The Institute of Practitioners in Advertising has questioned the response of TrinityMirror to the circulation scandal at its three Birmingham papers.
Following a meeting of its media policy group, the IPA wrote to the company claiming that the freezing of ad rates on the affected titles – the Birmingham Evening Mail, the Birmingham Post, and the Sunday Mercury – and reducing ratecard prices for 2000 by 10% (Media Week, November 12) was an insufficient recompense.
In the letter, sent on November 17, the IPA welcomed the speed with which TrinityMirror had disclosed details of the scandal. However, it said the publisher’s response could be undermined by its apparent failure to mention theissue of retrospective compensation for advertisers who had used the titles since 1993, the date from which TrinityMirror has acknowledged “systematic” inflation of circulation on the titles began.
“As a result of conversations with members, we are aiming to get a framework that will lead to satisfaction in the marketplace by properly facing the retrospective issues,” said the IPA’s director general Nick Phillips.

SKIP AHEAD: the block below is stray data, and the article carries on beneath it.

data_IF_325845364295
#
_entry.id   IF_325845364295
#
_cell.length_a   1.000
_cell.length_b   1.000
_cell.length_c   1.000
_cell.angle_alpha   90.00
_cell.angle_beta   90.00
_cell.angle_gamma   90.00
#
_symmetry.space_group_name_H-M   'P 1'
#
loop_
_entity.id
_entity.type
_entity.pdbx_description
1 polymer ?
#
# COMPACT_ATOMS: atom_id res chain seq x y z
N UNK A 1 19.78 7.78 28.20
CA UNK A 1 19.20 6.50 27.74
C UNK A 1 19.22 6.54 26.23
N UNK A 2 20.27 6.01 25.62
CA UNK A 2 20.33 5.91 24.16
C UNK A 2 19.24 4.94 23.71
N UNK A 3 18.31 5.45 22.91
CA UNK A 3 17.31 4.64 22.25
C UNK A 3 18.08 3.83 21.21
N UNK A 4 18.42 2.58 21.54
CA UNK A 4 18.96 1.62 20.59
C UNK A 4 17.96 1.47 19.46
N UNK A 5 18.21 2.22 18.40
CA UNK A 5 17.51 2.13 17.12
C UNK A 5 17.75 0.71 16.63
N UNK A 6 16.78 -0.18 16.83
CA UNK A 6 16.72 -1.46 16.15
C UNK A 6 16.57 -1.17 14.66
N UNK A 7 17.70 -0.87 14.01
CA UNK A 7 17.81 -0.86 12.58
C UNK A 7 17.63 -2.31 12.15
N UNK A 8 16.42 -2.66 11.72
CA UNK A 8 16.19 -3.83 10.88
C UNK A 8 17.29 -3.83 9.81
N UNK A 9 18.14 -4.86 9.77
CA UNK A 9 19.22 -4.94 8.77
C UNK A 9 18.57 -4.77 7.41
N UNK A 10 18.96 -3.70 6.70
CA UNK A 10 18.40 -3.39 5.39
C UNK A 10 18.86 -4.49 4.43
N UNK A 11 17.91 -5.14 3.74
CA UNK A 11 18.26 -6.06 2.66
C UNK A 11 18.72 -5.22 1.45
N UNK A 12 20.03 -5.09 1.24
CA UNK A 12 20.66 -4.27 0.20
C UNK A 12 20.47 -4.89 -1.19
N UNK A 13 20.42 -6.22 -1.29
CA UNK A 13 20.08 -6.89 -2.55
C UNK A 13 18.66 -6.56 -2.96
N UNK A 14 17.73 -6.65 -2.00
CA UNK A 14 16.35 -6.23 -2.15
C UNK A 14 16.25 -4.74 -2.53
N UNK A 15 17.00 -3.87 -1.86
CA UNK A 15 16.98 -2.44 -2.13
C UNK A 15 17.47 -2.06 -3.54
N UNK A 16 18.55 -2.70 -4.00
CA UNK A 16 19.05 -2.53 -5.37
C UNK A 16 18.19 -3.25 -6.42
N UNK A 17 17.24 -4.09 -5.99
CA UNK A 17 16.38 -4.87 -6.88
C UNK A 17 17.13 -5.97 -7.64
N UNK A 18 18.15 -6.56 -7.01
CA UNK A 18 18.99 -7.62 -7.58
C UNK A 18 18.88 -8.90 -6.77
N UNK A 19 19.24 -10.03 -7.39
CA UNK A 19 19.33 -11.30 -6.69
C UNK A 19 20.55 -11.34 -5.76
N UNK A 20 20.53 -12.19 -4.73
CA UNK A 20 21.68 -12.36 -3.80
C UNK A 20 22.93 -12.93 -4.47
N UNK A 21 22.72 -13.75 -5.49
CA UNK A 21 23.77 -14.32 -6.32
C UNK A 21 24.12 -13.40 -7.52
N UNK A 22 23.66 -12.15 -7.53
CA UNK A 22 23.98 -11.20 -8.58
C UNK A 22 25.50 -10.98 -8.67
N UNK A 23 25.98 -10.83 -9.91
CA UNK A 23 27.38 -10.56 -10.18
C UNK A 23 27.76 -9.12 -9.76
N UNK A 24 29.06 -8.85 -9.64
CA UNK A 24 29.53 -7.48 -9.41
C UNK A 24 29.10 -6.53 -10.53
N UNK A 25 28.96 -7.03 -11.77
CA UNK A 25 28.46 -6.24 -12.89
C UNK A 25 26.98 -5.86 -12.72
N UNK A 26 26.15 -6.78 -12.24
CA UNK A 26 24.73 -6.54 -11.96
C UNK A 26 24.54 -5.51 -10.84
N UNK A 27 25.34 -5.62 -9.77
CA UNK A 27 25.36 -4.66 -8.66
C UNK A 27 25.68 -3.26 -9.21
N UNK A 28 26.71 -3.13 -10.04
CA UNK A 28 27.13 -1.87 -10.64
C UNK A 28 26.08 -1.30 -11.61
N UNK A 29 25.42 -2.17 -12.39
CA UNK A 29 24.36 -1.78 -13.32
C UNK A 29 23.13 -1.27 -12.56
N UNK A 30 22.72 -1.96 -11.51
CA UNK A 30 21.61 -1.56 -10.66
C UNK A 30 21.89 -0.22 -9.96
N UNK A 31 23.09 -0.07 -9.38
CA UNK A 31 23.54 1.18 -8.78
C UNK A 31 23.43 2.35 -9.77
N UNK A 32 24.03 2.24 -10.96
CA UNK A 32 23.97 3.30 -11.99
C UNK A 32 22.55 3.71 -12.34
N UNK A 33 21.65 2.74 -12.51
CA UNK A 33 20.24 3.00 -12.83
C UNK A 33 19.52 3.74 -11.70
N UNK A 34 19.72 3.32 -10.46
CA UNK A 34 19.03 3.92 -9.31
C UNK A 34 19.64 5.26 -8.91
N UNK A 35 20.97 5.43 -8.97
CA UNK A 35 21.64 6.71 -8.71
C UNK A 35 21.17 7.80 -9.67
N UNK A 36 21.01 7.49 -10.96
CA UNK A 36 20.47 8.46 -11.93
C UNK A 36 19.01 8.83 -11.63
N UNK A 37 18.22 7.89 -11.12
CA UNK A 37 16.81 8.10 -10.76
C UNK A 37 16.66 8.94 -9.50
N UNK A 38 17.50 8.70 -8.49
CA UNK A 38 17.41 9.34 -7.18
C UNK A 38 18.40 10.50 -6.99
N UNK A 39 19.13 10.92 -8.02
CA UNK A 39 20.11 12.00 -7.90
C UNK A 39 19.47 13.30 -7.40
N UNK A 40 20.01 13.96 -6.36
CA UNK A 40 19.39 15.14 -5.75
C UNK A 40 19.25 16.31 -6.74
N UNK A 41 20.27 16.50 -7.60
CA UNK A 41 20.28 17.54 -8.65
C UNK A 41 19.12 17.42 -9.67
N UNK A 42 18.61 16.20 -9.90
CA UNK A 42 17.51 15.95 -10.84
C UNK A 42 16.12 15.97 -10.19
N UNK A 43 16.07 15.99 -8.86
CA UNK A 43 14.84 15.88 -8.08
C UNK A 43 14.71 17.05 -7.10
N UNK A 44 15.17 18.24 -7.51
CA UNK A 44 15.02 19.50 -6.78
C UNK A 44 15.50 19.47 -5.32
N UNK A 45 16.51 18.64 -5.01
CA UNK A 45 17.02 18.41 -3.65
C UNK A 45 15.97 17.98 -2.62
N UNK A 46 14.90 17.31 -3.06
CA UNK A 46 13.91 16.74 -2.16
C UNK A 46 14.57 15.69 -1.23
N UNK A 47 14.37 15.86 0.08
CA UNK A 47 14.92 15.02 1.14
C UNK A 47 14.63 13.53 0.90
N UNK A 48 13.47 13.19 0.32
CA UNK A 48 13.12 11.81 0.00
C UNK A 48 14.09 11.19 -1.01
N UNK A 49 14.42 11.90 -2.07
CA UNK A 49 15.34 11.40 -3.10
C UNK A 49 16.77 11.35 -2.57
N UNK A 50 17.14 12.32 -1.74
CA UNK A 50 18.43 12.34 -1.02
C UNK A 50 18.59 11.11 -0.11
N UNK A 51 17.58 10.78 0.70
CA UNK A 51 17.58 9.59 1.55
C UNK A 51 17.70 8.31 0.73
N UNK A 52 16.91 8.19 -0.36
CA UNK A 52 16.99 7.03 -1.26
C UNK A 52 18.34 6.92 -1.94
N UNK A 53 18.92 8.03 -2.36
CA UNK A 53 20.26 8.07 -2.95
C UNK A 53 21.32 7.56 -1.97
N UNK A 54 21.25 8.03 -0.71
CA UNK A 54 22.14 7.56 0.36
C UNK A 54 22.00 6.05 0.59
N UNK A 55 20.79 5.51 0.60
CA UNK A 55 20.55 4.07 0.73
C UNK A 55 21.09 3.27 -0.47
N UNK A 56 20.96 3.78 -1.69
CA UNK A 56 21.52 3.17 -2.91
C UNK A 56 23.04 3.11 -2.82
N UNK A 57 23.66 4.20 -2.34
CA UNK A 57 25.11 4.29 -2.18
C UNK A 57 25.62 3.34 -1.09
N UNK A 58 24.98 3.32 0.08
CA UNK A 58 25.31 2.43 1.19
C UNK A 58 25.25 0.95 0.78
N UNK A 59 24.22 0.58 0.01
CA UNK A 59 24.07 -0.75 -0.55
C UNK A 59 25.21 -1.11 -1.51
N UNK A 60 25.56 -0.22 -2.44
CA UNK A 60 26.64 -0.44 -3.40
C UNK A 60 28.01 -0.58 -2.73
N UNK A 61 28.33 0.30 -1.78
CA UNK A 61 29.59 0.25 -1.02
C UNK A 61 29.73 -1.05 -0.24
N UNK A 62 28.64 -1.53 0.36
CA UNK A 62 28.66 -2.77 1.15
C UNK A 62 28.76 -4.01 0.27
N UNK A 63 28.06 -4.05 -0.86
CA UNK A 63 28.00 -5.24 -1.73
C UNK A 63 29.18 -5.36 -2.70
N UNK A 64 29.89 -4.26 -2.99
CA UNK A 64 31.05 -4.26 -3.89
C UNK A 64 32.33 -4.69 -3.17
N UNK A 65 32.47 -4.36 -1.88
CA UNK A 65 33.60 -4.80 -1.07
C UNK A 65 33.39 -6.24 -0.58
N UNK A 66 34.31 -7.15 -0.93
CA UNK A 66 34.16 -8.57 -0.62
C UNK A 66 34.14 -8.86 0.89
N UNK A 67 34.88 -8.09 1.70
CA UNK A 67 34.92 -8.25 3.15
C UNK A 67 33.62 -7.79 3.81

“Talking about changes in the ratecard in the next two years does not address those issues.”
Mark Mendoza, press sales practices representative on the IPA media policy group, said the letter had “sought to clarify the positions of IPA members on the issue of compensation”.
TrinityMirror stressed it was holding an ongoing dialogue with agencies and advertisers in which the issue of retrospective compensation would be addressed. “The IPA has full knowledge of the situation and we are working with them currently,” a spokesman said.
However, some agency figures have expressed dissatisfaction about the IPA’s approach to the issue. “The letter is good enough in some respects but does not seem to go all the way,” said one.